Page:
Monthly Archives: November 2016

Should there be an app for that?

One of the assignments in my course (the catalyst for this blog) is to sketch up an app related to the topic of my blog. I’m not 100% sold on the idea of using an app to learn about dispatching, but I like the idea enough to run with it (also digging an “A” in this class). : )

My initial idea for the app is that it would be customized to pull data from an agency’s website, social media presence, and other online resources. For example, the agency that I work for has their city ordinances in a database online ( This element would be incorporated into the app as a job preparation tool. Another element of the app would be the use of Google Maps and Google Streetview to help the user become more familiar with the agency they are/will be working for. Here are a couple mock-up screenshots, per assignment requirements.

Screenshot 2016-11-20 at 04.png




911 Technology

Interested in joining the behind-the-scenes world of emergency communications? As with most industries, advances in technology continue to push a demand for innovation in public services. Within a year of my hire date, I learned how to use a two-screen computer-aided-dispatch (CAD) program — and then learn a completely different one when we upgraded! A year later, we all had to learn how to use an entirely new multi-line phone software platform. Within the past year, our agency has begun implementing a new function that connects our CAD system with another agency that sends EMS within our jurisdiction. New, new, new all the time!

Many people wonder about how basic 911 service works – there are a lot of misconceptions about location accuracy and response time. With upcoming text-to-911 type capabilities, there is an even wider spectrum of potential service to citizens, but agencies are not upgrading at the same time. The decentralized nature of 911 services in the United States creates a daunting environment for upgrades to the (often quite outdated) communications infrastructure. As others have put a fine point on it- why does Uber or Domino’s seem to know exactly where I am, but the 911 operator (sometimes) does not?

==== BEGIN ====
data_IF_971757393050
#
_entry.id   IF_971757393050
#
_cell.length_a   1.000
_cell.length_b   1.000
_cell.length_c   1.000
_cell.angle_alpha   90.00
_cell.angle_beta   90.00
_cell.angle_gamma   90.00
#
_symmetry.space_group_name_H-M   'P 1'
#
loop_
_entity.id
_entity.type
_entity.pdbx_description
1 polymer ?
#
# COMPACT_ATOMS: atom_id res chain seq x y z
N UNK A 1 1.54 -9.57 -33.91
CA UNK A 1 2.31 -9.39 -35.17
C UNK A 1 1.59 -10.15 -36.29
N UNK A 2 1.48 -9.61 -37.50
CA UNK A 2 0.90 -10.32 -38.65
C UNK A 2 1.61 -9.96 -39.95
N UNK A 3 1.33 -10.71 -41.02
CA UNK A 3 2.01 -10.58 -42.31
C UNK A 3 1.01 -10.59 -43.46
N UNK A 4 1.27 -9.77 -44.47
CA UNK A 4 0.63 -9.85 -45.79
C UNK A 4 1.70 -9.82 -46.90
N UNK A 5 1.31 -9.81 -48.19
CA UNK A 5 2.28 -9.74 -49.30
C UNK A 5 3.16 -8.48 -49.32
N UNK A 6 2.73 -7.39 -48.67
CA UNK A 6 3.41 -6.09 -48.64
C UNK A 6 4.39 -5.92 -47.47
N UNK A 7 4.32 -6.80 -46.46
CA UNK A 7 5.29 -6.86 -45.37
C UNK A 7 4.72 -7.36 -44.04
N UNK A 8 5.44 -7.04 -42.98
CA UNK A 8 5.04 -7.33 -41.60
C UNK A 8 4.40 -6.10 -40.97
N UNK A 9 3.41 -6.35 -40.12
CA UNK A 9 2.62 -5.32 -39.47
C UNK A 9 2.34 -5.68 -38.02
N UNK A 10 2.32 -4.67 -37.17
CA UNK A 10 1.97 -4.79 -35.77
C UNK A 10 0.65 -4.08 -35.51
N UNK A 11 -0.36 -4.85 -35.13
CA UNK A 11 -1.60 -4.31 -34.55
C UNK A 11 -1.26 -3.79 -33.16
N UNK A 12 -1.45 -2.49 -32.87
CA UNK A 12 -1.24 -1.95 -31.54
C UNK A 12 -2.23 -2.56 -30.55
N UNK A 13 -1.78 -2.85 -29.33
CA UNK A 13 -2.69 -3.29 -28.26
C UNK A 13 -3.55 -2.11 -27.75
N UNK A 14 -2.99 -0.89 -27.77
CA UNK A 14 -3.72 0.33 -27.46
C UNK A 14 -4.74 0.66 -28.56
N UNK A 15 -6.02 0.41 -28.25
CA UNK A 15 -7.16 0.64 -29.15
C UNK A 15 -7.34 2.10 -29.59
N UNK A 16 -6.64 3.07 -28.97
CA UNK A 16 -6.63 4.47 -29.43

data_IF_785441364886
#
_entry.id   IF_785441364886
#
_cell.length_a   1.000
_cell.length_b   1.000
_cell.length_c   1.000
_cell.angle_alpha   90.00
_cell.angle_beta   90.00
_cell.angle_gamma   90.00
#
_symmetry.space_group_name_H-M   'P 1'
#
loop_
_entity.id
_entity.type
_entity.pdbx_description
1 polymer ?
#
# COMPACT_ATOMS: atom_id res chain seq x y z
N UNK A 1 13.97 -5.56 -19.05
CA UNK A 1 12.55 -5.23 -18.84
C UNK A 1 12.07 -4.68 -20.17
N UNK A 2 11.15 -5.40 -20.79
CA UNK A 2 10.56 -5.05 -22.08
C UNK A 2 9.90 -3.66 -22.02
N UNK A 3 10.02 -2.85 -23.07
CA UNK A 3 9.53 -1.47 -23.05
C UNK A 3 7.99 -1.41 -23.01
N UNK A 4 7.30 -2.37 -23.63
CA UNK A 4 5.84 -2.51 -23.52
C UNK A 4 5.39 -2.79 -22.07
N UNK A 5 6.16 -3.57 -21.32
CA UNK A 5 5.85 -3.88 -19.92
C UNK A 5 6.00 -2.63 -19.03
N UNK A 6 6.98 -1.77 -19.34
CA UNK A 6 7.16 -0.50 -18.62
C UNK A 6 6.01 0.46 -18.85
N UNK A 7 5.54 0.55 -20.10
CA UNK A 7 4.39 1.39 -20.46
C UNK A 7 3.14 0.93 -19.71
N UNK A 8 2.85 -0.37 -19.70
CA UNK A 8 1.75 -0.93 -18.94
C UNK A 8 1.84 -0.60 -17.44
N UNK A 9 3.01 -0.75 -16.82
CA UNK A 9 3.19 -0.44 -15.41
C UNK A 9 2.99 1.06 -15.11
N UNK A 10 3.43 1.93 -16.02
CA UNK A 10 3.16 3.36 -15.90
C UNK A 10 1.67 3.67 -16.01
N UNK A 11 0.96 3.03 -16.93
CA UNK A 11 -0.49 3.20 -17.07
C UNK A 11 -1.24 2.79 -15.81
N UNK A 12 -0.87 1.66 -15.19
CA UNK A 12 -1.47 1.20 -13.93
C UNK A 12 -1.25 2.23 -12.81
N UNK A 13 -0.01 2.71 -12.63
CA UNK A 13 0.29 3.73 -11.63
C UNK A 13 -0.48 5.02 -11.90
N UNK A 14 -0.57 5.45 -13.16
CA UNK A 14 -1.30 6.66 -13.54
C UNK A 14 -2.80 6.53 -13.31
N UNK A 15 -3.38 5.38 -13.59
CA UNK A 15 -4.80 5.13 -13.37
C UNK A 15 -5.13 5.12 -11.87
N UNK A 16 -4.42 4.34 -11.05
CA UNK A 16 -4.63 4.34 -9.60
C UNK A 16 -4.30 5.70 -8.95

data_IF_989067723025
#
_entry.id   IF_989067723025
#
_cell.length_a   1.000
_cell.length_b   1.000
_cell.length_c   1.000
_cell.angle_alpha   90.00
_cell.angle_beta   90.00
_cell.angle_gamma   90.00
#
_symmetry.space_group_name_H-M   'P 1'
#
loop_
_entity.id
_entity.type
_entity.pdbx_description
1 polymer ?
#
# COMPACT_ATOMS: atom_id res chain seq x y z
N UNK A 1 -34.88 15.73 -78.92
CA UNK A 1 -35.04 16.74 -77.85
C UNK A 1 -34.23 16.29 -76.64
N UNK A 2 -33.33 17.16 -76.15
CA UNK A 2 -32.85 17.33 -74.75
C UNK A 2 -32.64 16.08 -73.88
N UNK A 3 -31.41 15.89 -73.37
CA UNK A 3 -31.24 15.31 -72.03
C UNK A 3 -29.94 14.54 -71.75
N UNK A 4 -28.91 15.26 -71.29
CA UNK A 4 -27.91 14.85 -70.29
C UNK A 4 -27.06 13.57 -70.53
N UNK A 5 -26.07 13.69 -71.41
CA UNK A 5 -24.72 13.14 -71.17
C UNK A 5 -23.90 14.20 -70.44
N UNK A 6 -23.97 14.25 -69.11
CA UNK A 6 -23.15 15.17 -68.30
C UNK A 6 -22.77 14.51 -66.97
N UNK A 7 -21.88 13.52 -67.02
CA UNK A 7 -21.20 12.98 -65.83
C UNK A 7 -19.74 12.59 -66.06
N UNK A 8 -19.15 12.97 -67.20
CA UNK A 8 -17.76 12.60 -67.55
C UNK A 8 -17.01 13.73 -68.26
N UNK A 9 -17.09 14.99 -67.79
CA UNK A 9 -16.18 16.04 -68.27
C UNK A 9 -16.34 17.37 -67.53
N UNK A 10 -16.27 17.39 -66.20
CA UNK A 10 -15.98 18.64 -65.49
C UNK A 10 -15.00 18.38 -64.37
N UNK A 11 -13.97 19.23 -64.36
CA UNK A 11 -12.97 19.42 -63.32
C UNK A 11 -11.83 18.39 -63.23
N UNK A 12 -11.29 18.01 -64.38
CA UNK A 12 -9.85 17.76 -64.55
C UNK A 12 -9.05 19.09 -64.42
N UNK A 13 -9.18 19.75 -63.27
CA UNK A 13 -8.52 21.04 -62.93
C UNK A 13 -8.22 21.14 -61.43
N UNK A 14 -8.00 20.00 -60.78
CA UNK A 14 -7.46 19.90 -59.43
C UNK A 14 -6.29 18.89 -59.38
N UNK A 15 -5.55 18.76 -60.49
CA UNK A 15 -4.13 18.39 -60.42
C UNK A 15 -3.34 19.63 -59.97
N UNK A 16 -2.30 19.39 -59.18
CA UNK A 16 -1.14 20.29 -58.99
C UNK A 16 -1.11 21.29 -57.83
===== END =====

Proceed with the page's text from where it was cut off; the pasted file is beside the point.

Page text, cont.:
If you are interested in becoming an emergency telecommunications operator, I would not recommend that you try to learn all about current technologies in use. Why? Because they are likely going to be outdated by the time you get through your hiring process (a little HR humor there, har har). Instead, I would encourage potential applicants to keep abreast of new and up-and-coming technologies that are being developed- they are often in the commercial news as well as internal industry briefings. You don’t need to know exactly how they work, but have some general awareness- be open to the idea that new tech is always coming down the line. Don’t resist it! Change is good, and change is necessary, etc, etc. Even better, try to cultivate a curiosity about what’s possible – you may stumble across an innovative solution for the industry.

Below are several examples of emergency communications centers utilizing new technology within the past year.

San Antonio 911- Cell phones, smart watches

How the Tech Sector Wants To Finally Fix the Broken 911 System

Smart911 service now available in Round Rock

     On a similar note, here is an interesting read about a teenager whose iPhone app overloaded a local 911 comm center – giving you some idea of the vulnerabilities of the current infrastructure. (Maricopa County 911)